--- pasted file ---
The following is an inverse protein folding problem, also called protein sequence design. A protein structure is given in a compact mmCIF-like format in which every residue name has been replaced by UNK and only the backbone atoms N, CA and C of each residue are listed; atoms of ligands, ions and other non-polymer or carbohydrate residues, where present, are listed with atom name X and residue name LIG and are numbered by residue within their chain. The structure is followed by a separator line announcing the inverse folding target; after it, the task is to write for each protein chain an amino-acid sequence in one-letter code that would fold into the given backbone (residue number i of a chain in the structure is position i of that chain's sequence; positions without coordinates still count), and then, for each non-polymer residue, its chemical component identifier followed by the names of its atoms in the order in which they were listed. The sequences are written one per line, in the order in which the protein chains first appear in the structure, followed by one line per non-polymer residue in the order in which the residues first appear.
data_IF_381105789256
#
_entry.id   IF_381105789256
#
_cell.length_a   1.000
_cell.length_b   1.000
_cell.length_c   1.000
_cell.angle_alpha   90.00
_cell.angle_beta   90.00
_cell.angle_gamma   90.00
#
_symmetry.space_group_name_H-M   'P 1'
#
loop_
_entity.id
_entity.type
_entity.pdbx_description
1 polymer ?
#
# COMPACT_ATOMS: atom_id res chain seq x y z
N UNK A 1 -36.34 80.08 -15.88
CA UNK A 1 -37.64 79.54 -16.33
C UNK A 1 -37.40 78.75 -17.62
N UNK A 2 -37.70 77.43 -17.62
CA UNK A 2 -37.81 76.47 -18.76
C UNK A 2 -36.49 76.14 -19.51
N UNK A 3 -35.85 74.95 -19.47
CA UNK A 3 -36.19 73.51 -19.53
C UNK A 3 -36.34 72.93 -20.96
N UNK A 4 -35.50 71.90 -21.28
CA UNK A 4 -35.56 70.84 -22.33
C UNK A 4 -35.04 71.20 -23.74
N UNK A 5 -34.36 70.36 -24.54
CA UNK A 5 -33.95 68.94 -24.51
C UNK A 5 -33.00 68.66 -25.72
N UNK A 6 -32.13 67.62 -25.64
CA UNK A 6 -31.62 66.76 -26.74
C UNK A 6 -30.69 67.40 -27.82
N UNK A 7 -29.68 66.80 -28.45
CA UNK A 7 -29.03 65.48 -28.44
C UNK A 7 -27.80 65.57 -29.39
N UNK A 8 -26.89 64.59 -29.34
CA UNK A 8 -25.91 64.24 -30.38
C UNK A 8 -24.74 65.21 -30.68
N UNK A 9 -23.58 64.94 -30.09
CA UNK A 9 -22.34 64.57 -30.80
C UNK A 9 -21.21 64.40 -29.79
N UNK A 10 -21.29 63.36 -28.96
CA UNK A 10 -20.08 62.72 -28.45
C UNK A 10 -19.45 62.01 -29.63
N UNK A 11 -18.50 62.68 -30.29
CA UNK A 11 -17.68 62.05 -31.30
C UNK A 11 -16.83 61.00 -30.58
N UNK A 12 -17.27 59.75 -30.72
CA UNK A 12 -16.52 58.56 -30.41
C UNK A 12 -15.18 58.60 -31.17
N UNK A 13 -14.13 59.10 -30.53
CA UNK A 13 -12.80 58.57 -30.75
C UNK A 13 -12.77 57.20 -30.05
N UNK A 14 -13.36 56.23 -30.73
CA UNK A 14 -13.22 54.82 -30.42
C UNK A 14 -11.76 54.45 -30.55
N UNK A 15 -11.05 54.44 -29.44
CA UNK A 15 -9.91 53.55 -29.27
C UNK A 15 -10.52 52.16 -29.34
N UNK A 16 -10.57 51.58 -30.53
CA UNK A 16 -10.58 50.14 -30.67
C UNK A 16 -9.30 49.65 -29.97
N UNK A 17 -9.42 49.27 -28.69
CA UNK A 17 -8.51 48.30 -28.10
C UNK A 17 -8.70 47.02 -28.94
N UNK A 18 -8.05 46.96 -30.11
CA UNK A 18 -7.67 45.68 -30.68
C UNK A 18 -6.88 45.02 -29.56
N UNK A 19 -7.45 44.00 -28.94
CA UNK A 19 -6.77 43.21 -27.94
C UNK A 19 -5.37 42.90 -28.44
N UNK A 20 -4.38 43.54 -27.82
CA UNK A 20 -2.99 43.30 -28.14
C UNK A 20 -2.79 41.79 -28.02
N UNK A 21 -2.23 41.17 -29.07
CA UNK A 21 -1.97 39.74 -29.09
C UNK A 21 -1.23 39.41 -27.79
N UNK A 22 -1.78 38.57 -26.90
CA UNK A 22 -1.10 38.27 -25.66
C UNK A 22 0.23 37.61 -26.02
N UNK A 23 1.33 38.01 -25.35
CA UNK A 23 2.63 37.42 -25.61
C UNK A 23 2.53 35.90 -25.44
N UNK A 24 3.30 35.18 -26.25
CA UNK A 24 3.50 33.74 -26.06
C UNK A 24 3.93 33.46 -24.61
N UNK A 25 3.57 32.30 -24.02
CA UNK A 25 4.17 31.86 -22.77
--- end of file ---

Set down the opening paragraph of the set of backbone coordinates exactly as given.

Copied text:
The following is an inverse protein folding problem, also called protein sequence design. A protein structure is given in a compact mmCIF-like format in which every residue name has been replaced by UNK and only the backbone atoms N, CA and C of each residue are listed; atoms of ligands, ions and other non-polymer or carbohydrate residues, where present, are listed with atom name X and residue name LIG and are numbered by residue within their chain. The structure is followed by a separator line announcing the inverse folding target; after it, the task is to write for each protein chain an amino-acid sequence in one-letter code that would fold into the given backbone (residue number i of a chain in the structure is position i of that chain's sequence; positions without coordinates still count), and then, for each non-polymer residue, its chemical component identifier followed by the names of its atoms in the order in which they were listed. The sequences are written one per line, in the order in which the protein chains first appear in the structure, followed by one line per non-polymer residue in the order in which the residues first appear.